Question: From your point of view, what is Russia’s role today in this important result that you have achieved together?

Assad: I often hear that Russia has allegedly helped the president or the Syrian government. But that is a false assessment. Russia has supported the Syrian people and defended Syria’s sovereignty. In doing so, it has also defended international law, which exists on paper. Russia has taken a stand against international terrorism and it is naive to believe that today’s terrorists are local gangs. It is a global network that operates in Europe, Russia, Indonesia and other parts of the world. Today’s terrorism is ideologically united. And it is against it that Russia has thrown itself into the fight in Syria. By defending the Syrians, it also defended its country. The fact that Russia has intervened in the fight against terrorism is of great importance for the world as a whole and for the Mediterranean region in particular, as Syria occupies a very important geostrategic position.

Not everyone knows that the West attacked Syria in 2011 in order to avert the danger of an alliance between the major powers of the Middle East – Iran, Turkey and Syria.

Had this alliance come about, the Middle East would have become a powerful player on the world stage decades ago and would have been completely beyond the control of the West. Moreover, Syria was Iran’s most important ally. By destroying Syria, the collective West weakened Iran, which led to the signing of the nuclear deal. International terrorism, which had disguised itself as opposition to the government, was drawn into the fight against Syria. And of course Russia could not stay out of it, as the same forces had previously been used against Russia.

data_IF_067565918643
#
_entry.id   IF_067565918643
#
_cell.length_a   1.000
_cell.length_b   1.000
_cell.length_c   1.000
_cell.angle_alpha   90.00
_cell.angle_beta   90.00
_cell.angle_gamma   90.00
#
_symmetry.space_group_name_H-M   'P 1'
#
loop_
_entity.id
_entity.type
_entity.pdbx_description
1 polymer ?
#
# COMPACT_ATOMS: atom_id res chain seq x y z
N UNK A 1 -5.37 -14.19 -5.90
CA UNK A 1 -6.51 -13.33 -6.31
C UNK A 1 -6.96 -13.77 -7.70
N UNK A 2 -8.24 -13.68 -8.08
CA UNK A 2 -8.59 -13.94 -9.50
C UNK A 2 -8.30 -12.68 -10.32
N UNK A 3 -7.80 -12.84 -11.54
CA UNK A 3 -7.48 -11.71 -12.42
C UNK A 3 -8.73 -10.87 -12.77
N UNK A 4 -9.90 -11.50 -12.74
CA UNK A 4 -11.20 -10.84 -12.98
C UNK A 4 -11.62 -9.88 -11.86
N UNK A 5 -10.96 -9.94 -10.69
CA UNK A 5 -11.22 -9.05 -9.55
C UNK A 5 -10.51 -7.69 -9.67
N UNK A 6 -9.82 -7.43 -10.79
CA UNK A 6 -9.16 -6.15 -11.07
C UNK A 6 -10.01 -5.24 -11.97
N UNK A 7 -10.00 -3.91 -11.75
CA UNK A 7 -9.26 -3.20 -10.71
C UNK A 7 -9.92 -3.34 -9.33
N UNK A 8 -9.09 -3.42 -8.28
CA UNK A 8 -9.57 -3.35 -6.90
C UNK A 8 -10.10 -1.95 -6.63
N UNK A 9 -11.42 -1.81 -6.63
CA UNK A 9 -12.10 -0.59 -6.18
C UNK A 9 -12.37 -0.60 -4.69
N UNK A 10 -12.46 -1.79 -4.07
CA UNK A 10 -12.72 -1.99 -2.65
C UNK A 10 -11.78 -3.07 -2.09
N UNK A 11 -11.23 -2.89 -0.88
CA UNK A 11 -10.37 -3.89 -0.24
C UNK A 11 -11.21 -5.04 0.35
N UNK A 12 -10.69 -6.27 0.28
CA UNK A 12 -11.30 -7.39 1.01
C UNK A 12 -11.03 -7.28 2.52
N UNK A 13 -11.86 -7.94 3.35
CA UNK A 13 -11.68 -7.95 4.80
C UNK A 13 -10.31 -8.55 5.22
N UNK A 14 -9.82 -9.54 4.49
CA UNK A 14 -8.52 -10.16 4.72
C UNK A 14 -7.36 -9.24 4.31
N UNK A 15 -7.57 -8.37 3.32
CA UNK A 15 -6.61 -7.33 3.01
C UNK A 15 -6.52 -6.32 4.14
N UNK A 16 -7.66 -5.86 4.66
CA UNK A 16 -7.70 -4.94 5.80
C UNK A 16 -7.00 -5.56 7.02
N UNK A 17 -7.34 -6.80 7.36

Question: I would like to ask a question about the military operation. In your opinion, the military operation will change the course of world history. How did you come to this conclusion?

Assad: I meant that the military operation will correct the course of history. Not change or rewrite it, but correct it. Russia, as a great power, opposes Western interference in the internal affairs of other countries. For me, it makes no difference whether Russia is fighting global terror in Syria or in Ukraine. The enemy is the same. Russia is strengthening stability in the world, politically and militarily. And it is doing so because it has suffered itself. The collapse of the USSR did not happen spontaneously. It was brought about by deliberately pitting small ethnic groups that had historically lived together against each other. One example is Crimea, which Khrushchev incorporated into the borders of the Ukrainian Soviet Socialist Republic. The Russians in this region never sought independence from Russia. But the Nazis began to declare war on everything Russian. And everyone knows that Russians, Belarusians and Ukrainians are close in terms of history, language and culture and that the majority of people living in eastern Ukraine are Russian. But the Ukrainian Nazis have a specific goal. America actively supported the aggressive nationalists even before the Second World War and fueled them during the war. And since 2004, it has been using its secret services to fight Russia. And that is not normal. I am sure that the battle will end with a Russian victory that will reunite the fraternal peoples. That is why I say that Russia is correcting what others have done.